• Effective Duration: The order must outline how long the waiver is effective, aligning with the period during which the vehicle would have otherwise been immobilized under the law.
  • Waiver Fee: A fee of $50 is imposed for the waiver, and the court decides whether it should be paid by the offender or the family or household member, detailed in R.C. §4503.235(B).
  • Restrictions and Permissions: The order must name the family or household member who filed for it, the vehicle it concerns, who is allowed to drive the vehicle, and explicitly state that the offender is not permitted to drive it.

Furthermore, vehicles under the waiver must display specialized plates according to R.C. §4503.231 throughout the term that immobilization would have been in effect, as per R.C. §4503.235(C).

Breach of Conditions

Should a family or household member allow the offender to operate the waived vehicle, severe repercussions follow:

  • Order Revocation: The court will cancel the waiver and replace it with a standard immobilization order for the remaining duration initially intended.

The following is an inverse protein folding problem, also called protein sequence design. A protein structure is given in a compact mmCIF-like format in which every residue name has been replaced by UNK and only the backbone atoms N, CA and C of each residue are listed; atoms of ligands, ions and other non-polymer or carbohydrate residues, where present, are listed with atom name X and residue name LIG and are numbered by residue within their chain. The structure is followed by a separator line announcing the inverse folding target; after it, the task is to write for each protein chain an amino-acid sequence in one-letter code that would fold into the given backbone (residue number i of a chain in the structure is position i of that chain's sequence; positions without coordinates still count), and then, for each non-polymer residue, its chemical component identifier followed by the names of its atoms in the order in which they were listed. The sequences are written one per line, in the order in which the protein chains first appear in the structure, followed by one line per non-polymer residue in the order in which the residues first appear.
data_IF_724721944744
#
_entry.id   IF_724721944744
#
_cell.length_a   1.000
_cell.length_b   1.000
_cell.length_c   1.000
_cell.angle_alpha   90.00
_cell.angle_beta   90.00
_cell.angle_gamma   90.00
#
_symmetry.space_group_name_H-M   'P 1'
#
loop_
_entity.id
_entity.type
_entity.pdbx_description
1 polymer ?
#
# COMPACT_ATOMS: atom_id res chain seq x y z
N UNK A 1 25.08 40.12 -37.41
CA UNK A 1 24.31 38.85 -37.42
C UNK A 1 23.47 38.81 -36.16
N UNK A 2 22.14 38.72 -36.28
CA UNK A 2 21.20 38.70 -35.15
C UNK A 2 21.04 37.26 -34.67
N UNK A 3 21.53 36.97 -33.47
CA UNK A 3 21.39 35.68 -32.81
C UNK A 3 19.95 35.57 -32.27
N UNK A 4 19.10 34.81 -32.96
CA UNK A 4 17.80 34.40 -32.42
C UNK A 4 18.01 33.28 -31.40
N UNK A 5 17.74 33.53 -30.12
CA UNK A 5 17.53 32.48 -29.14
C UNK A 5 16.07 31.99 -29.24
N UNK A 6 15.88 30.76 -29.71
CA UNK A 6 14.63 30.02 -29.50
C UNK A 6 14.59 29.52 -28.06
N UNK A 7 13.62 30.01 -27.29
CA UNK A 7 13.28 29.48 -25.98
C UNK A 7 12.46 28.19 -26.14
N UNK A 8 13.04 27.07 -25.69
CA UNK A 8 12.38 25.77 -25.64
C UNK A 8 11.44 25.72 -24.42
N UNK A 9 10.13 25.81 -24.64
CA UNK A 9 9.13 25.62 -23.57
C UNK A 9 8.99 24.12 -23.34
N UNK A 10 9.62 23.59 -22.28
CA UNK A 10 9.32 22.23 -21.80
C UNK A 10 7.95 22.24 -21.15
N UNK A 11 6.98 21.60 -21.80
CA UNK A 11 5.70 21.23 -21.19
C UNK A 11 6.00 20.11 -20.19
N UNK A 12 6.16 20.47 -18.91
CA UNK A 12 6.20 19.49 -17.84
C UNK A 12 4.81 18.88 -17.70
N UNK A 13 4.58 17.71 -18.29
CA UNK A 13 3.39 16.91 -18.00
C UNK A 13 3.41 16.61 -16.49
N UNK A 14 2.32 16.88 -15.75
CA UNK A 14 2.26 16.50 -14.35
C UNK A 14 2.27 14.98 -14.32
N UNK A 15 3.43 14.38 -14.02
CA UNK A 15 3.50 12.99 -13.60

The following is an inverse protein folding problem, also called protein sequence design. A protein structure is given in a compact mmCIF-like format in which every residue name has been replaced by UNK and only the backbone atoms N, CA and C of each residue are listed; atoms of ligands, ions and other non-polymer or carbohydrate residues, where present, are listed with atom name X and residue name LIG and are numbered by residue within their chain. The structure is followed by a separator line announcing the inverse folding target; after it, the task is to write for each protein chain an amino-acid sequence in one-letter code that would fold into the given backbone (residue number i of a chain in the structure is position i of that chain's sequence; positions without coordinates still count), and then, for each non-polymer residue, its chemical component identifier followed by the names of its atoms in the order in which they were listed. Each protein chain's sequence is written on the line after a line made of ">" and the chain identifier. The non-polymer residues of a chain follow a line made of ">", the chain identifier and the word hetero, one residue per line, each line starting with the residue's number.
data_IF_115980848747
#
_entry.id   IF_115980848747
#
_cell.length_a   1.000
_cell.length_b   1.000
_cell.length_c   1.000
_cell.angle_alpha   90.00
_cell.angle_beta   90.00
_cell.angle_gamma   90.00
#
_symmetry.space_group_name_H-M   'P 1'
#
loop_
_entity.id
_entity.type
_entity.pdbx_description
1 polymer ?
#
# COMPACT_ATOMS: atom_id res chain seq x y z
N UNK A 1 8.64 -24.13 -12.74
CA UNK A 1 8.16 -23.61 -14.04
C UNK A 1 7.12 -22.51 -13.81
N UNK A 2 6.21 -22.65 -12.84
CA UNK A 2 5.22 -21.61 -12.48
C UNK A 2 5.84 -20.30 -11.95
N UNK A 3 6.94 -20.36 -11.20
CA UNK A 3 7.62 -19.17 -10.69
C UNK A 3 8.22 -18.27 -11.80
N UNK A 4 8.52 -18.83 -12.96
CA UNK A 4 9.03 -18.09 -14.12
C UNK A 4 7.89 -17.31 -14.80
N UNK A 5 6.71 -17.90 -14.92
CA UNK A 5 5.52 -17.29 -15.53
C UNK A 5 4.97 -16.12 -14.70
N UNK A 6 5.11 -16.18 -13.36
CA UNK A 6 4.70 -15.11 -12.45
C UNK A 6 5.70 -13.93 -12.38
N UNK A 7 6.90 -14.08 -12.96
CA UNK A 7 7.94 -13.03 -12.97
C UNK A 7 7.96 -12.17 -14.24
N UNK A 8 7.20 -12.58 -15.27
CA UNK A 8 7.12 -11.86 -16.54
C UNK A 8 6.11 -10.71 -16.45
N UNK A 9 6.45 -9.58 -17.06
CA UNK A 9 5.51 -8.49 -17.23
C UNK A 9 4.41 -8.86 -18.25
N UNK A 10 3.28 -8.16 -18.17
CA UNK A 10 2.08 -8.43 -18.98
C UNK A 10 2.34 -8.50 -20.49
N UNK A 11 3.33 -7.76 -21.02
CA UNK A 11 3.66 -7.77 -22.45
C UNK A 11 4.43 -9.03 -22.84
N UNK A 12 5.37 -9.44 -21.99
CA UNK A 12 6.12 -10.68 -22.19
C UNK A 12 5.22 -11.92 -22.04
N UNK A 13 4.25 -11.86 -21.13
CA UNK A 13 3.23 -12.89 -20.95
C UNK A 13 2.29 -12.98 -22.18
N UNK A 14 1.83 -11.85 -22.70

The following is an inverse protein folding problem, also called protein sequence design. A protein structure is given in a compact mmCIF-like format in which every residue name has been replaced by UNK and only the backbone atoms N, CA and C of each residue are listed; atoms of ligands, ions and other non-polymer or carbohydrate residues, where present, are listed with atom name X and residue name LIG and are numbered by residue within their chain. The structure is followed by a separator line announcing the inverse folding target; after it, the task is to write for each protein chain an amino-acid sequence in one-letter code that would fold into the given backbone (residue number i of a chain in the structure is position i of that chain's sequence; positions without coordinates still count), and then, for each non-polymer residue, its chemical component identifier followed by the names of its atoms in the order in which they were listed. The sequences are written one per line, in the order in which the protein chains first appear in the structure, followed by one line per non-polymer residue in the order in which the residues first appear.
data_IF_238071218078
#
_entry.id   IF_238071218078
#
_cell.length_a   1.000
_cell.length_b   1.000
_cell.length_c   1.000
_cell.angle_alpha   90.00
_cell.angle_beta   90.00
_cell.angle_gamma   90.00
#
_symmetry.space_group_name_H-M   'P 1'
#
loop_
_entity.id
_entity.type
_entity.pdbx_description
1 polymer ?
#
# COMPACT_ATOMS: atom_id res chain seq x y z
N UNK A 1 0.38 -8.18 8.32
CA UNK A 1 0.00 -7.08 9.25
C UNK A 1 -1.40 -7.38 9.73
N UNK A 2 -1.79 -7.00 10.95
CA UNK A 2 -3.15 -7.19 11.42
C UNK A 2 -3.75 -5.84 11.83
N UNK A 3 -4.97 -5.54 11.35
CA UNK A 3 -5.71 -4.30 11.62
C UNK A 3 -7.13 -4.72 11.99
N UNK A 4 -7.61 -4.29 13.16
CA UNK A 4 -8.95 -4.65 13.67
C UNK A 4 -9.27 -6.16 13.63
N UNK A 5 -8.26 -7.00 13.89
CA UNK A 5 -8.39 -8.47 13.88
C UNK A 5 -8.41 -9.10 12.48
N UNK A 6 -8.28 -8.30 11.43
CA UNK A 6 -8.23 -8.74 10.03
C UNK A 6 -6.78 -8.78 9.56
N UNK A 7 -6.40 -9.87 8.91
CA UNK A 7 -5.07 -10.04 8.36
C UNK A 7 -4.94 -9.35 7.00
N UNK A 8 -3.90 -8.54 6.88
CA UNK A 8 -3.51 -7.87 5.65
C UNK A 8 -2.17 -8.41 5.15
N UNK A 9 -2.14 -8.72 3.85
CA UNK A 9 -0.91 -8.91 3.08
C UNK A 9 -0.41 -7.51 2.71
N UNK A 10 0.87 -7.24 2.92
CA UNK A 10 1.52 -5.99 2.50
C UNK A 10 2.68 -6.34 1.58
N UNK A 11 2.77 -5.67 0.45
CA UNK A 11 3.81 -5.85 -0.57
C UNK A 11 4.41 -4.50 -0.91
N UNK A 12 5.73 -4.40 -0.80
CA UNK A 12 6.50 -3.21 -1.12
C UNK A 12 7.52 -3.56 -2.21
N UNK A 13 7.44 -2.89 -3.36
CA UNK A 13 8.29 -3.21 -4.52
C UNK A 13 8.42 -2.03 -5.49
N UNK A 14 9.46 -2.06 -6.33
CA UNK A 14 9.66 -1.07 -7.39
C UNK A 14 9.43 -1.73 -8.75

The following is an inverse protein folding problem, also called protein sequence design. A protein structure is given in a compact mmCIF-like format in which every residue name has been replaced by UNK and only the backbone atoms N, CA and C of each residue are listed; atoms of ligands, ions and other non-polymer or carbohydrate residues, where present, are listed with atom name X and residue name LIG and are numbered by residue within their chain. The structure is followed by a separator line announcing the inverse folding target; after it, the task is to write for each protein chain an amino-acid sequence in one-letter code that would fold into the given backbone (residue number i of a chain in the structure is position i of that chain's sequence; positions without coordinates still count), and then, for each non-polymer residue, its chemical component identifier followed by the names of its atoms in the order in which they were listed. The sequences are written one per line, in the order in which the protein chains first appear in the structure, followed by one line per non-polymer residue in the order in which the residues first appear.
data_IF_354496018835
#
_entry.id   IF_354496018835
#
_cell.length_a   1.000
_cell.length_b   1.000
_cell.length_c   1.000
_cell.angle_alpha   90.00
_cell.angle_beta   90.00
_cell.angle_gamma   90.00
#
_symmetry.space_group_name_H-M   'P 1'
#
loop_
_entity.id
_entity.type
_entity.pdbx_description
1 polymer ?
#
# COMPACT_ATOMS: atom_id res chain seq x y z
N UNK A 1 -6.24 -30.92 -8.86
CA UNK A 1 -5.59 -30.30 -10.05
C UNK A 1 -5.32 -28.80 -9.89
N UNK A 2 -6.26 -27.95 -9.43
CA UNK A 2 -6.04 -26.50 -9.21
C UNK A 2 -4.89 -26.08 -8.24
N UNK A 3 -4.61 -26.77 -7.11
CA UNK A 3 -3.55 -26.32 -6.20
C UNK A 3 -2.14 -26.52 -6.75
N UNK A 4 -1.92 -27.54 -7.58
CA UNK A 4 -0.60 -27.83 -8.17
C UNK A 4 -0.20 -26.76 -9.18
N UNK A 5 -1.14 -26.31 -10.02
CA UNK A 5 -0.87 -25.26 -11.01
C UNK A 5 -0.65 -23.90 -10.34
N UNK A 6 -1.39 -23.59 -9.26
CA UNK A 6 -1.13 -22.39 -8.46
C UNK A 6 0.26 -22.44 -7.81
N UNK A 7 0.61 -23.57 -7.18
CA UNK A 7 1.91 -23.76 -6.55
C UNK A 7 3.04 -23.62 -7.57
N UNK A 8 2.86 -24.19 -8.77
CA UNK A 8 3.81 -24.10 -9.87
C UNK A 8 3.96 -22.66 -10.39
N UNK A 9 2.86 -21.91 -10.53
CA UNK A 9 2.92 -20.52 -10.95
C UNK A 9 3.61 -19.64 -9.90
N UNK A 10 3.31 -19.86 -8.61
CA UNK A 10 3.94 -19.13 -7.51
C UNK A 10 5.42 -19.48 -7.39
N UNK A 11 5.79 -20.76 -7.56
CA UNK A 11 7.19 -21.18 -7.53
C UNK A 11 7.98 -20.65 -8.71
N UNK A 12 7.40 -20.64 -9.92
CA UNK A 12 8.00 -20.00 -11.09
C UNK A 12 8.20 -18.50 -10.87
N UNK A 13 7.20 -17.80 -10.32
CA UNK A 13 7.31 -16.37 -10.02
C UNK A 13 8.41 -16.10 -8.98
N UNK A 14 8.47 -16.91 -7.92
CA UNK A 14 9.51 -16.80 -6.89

• Legal Violations: The family or household member’s actions constitute a breach of R.C. §4511.203, and should the offender drive the vehicle, they commit a 1st-degree misdemeanor, contravening R.C. §4503.235(E).

Vehicle Transfer and Criminal Forfeiture

If the ownership of a vehicle is subject to forfeiture because of offenses noted in R.C.§4511.19(G)(1)(c), (d), or (e), and R.C. §4503.234(B)(2) or (3) is reassigned or sold, the court may level a fine against the offender equivalent to the vehicle’s value based on National Auto Dealers Association guides, as explained in R.C. §4511.195(G)(6).

Understanding this law is crucial for individuals potentially facing vehicle immobilization and for family or household members who may be affected by such legal actions. It’s important to recognize that while the court offers waivers under certain circumstances, the responsibility of adherence to the terms falls on the individuals involved. Non-compliance can lead to additional legal consequences, including fines and criminal charges.

The laws and regulations can seem complex, but adherence to these steps is essential in avoiding legal complications when dealing with an immobilized vehicle. Always consult with legal professionals or call us at (330) 992-3036 for guidance tailored to your situation.